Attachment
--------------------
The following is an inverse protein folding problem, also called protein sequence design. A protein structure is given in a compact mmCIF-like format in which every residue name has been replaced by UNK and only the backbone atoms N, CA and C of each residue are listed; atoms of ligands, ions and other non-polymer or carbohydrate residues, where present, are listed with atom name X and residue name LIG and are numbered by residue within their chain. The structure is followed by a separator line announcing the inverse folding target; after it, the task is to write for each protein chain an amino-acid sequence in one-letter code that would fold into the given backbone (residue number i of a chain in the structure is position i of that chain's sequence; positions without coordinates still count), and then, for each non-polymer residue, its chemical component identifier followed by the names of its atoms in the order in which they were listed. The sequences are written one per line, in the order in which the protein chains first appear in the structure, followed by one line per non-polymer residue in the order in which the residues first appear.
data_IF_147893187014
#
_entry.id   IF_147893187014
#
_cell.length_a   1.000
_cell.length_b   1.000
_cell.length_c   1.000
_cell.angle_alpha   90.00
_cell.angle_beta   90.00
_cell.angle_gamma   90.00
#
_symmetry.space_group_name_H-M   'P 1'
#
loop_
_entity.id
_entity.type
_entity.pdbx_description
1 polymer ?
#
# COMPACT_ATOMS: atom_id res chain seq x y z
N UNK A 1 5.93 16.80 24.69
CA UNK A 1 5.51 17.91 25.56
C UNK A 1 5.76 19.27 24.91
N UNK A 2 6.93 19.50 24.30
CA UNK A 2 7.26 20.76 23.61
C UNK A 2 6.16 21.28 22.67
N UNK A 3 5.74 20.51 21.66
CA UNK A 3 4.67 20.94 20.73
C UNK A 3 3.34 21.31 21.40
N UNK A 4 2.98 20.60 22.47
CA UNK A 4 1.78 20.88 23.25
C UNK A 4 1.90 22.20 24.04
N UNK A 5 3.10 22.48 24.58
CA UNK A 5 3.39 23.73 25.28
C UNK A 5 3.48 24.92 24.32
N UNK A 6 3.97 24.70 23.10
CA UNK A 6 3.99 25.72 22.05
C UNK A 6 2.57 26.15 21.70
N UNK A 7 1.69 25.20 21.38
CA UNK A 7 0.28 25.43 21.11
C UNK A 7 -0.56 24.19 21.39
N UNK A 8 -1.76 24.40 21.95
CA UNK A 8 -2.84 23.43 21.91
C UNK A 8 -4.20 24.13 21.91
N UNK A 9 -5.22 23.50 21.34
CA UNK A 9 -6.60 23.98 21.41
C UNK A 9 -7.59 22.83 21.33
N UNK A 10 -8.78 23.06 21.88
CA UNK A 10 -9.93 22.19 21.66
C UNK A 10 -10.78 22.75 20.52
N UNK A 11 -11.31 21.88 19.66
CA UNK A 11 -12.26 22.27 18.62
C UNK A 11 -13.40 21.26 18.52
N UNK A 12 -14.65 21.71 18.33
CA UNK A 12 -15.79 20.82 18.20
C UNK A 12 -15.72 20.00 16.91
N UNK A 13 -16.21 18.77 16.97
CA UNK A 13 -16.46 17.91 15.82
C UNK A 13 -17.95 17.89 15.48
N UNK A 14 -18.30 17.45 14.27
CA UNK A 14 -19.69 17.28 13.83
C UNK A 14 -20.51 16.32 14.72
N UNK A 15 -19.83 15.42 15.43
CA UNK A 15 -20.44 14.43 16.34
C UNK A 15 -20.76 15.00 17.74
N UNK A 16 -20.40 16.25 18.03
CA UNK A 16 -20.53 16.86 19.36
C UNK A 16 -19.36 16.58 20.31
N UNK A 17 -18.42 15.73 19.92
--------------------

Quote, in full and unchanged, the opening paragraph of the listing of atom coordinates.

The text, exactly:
The following is an inverse protein folding problem, also called protein sequence design. A protein structure is given in a compact mmCIF-like format in which every residue name has been replaced by UNK and only the backbone atoms N, CA and C of each residue are listed; atoms of ligands, ions and other non-polymer or carbohydrate residues, where present, are listed with atom name X and residue name LIG and are numbered by residue within their chain. The structure is followed by a separator line announcing the inverse folding target; after it, the task is to write for each protein chain an amino-acid sequence in one-letter code that would fold into the given backbone (residue number i of a chain in the structure is position i of that chain's sequence; positions without coordinates still count), and then, for each non-polymer residue, its chemical component identifier followed by the names of its atoms in the order in which they were listed. The sequences are written one per line, in the order in which the protein chains first appear in the structure, followed by one line per non-polymer residue in the order in which the residues first appear.